Indian Journal of PsychiatryIndian Journal of Psychiatry
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ORIGINAL ARTICLE
Year : 2011  |  Volume : 53  |  Issue : 2  |  Page : 140-144

Study of emotional intelligence and empathy in medical postgraduates


Department of Psychiatry, T.N.M.C. and B.Y.L. Nair Hospital, Mumbai Central, Mumbai, Maharashtra, India

Correspondence Address:
Abhijeet Faye
Department of Psychiatry, T.N.M.C. and B.Y.L. Nair Hospital, Mumbai Central, Mumbai - 400 008, Maharashtra
India
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Source of Support: None, Conflict of Interest: None


DOI: 10.4103/0019-5545.82541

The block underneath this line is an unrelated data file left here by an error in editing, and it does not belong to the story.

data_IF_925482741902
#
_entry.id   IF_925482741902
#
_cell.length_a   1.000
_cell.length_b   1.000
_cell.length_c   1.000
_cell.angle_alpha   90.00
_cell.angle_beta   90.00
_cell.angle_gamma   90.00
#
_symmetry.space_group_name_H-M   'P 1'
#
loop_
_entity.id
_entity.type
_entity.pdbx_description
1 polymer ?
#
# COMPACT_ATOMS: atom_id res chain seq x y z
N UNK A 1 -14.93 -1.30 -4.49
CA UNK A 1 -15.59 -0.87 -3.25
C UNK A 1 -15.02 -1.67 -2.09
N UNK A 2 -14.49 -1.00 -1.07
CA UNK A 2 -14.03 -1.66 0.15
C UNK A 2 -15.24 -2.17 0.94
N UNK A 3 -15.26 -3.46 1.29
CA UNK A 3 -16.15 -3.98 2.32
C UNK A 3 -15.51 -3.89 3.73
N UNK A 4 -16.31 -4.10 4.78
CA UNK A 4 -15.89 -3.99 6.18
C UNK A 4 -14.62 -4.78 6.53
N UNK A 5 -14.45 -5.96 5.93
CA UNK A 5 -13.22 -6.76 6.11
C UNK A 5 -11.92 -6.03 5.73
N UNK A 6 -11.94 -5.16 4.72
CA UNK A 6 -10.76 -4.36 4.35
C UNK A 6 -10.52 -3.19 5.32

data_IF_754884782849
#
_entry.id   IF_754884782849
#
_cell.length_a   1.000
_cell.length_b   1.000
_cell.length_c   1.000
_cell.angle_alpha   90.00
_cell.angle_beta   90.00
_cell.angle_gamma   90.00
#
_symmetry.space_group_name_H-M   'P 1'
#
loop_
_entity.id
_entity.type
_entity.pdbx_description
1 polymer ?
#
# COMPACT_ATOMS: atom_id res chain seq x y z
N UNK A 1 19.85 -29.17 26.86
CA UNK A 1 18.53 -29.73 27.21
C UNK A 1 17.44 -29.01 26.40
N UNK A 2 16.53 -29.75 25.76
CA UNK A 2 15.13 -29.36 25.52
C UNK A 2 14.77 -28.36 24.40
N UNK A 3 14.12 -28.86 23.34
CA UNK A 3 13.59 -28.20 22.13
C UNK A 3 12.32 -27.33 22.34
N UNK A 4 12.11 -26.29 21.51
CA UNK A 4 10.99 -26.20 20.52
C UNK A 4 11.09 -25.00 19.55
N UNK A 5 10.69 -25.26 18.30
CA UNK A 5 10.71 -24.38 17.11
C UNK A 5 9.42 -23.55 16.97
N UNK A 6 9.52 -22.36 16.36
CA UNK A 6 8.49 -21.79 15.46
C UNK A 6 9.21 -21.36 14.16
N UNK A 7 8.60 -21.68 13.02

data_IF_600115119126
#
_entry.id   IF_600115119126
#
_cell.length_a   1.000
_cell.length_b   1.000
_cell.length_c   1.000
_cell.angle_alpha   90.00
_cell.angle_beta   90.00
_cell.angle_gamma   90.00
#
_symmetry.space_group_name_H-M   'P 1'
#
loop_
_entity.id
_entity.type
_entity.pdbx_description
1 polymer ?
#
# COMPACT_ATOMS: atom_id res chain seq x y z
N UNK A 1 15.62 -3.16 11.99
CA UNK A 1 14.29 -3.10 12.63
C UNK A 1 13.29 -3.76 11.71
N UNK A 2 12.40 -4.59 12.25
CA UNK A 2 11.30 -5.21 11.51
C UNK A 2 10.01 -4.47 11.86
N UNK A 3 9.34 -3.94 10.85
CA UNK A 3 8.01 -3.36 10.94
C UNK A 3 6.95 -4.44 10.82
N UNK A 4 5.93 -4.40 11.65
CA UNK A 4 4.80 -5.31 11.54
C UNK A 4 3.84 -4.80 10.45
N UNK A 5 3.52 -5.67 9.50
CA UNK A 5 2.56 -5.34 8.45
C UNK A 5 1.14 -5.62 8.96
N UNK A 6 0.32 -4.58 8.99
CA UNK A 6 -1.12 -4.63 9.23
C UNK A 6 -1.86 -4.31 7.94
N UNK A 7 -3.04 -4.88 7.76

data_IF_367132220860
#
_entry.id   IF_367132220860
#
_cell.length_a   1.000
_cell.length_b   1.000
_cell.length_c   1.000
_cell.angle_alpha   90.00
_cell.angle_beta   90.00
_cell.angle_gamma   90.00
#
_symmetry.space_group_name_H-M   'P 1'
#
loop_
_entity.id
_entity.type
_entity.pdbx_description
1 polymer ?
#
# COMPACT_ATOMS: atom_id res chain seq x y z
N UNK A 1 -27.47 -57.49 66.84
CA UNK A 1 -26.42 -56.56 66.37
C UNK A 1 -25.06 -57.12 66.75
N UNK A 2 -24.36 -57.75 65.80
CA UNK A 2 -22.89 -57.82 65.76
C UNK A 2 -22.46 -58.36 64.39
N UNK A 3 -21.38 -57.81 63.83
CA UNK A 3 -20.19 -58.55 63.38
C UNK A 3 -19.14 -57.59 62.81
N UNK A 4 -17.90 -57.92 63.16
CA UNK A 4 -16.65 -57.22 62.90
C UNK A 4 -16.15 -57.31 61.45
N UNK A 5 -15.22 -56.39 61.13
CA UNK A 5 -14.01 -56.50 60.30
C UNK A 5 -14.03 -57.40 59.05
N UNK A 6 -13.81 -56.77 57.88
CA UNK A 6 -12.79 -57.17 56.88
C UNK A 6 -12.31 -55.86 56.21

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Objectives : The important domains of emotional intelligence (EI) are self-awareness and control of emotions, motivating oneself, and empathy. These are necessary to handle any relationship. This study aims to (i) assess emotional intelligence focusing specifically on empathy; (ii) to study the level of anger; and (iii) correlating level of anger with (a) EI and (b) empathy in medical postgraduates. Materials and Methods: Subjects were assessed randomly after obtaining informed consent, through semi-structured proforma and various scales, including Emotional Quotient Self-Assessment Checklist, Multi-Dimensional Emotional Empathy Scale, and Clinical Anger Scale. Data was analyzed using multivariate analysis with analysis of covariance test. Results: On Emotional Quotient Self-Assessment checklist, more than 70% had poor emotional intelligence. Married males in the study were more confident and empathizing. Those with some major problem at home were more aware of their own emotions and other's feelings. Residents who had voluntarily chosen their specialty postgraduation training course (eg, medicine, surgery, and others), those who had less work load, those who had time for recreational activities, and exercise had scored high on EI. Good control of emotions in self was associated with good relationship with superiors and colleagues. Score on Clinical anger was moderate to severe in 10.6% of the subjects. EI and clinical anger correlated negatively.



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